I Wrote This By Hand
by LISA GETTY-FRANCIS
He is riding the 2 train and getting off four stops before mine. He has that glazed over look. Something has gone terribly wrong.
I think of the right book to be reading, the one that not only piques his interest, but piques his interest in me. My roommate Joann suggests a novelization of the Jim Carrey movie The Cable Guy. My mom suggests a book about training puppies written by a bunch of a monks. “He’ll know, on some level, that it is about him,” she says without a trace of irony.
Irony is the only thing never in short supply. He is reading now. Well, he is playing a game on his phone also. The object of the game, I can reveal to you all now, is to put a series of frames in sequential order.
When he becomes frustrated or unable to put them in the right order, he pulls out a book. It is a rather tawdry biography of Johnny Carson, who never trusted anyone.
I decide on a book that will suggest a variety of nuances about myself. You don’t know me, but I am like a parade: you can have brief snippets of fun, but you can also be trampled.
I notice that when he is reading, his mouth forms some but not all of the words. My roommate Joann says that he is probably learning disabled. My mom says a lot of people do that when they read, which is code for her saying she has been known to mouth a word here or there.
I went to the Met. All the paintings seemed woefully inadequate. Why didn’t they talk, or dance? Remaining still is only useful in death.
OK. I have heard his voice. It sounds like when someone who is a bit too much up his own ass says the word ‘research.’ He talked to a latino girl who admired his shoes (they are gorgeous, they should be in a museum). He told her that they do not feel as good as they look, and turned back to his new book: a paperback copy of Rosemary’s Baby. I am ashamed to say I was a little turned on by that.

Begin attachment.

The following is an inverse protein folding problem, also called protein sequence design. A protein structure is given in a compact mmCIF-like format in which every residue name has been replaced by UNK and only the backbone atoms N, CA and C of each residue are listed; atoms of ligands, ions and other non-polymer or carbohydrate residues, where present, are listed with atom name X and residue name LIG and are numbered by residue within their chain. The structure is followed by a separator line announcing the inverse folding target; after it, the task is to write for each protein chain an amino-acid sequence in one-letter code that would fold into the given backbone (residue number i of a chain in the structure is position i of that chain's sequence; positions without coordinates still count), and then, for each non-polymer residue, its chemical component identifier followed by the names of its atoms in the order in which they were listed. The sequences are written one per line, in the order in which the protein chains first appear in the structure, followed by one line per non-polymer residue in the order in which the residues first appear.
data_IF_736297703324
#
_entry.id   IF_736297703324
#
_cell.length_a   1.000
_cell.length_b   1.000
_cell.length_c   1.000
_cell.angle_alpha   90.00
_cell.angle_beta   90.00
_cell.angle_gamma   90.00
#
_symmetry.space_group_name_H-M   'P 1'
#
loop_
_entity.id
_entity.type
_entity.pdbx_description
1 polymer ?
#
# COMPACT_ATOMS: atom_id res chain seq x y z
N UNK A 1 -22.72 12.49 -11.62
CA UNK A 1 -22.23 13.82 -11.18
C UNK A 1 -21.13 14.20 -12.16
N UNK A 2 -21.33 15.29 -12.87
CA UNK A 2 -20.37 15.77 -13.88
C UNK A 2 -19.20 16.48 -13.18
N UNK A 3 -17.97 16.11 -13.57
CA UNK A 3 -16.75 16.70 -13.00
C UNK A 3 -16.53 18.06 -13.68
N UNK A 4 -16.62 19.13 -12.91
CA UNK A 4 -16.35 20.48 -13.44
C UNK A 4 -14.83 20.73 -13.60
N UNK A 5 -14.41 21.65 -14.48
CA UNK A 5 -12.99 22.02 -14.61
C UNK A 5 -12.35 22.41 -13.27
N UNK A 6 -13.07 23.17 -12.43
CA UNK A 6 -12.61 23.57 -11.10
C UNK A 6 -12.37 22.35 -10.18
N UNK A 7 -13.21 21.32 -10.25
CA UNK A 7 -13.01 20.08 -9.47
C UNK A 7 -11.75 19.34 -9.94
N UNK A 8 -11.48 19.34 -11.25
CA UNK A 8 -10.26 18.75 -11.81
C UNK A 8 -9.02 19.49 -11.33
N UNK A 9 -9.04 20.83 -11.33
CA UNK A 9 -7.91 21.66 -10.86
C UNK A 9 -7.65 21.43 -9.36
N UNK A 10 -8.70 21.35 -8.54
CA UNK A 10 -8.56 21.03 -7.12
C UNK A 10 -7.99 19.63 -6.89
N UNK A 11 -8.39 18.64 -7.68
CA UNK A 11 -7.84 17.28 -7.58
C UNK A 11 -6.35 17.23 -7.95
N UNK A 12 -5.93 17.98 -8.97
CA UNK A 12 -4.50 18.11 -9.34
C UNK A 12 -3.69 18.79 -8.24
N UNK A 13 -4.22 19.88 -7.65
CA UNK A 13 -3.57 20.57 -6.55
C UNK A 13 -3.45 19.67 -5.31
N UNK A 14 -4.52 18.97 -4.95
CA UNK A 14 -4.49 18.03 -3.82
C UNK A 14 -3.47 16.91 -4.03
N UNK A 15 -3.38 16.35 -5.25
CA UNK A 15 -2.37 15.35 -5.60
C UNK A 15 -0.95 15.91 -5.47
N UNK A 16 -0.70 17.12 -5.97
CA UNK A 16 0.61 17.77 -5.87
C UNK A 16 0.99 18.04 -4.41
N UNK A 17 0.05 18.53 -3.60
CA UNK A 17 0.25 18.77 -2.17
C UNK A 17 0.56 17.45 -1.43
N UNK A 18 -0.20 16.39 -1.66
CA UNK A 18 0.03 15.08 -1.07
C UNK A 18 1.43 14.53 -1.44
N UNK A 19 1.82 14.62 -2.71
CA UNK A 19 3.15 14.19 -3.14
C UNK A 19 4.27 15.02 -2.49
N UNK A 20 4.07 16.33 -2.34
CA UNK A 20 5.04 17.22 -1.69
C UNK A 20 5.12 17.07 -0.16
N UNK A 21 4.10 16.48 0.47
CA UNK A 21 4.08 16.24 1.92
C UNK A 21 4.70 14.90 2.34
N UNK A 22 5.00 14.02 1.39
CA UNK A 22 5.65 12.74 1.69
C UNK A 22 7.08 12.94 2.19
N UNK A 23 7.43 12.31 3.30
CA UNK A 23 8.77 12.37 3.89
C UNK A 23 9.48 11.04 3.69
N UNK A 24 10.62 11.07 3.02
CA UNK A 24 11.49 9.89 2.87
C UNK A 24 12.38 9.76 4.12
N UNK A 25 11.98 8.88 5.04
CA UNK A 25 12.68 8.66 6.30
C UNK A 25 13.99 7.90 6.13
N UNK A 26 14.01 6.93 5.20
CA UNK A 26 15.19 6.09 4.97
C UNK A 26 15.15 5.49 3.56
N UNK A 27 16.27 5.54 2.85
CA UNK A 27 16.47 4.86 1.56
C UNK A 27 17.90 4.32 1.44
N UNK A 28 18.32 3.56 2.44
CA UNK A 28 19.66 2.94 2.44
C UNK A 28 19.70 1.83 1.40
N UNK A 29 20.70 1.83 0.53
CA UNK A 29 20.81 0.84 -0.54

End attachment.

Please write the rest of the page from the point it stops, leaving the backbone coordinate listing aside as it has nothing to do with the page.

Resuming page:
Some ducks climbed up on an old woman’s leg in the park. She was feeding them too much. When they reached for her hand, she said she had to go.
My roommate invited me to the Hamptons, but I can’t/don’t want to go. The faces of the people there remind me too much of scars.
He wore his workout clothes around five, which suggests that he changed into them at the office. He is quite fit, but his arrangement suggests an almost accidental theme. He took out a gym bag and changed his shoes. I would be lying if I said they looked great, but the last time I looked at a pair of feet and felt pleased was in the shower.
Me, Audrey Hepburn’s mediocre sister
My mom, Katie Couric
Him, An incredibly handsome velociraptor
Joann, a female birthed from Channing Tatum’s embryo
The possibility of being someone else is the rabbit dogs chase around the Aqueduct.
What a weekend. I did not see him once, and I rode the subway back and forth too much. It used to be that the very first car was always the emptiest, but people caught on, and now it is as crowded as the others. Then a train crashed in Valhalla, and it was only those in the first car who perished in the flames. It goes back and forth like that.
He is back! On an impulse I sat down next to him. He looked up at me and smiled! He was reading The Interestings! (What crap!) I searched for what I would say, and it did not take me very long to come up with something that I believe we can all agree is compelling on the merits: “I’m Lisa. You are? Wait, don’t tell me. I don’t want to know.”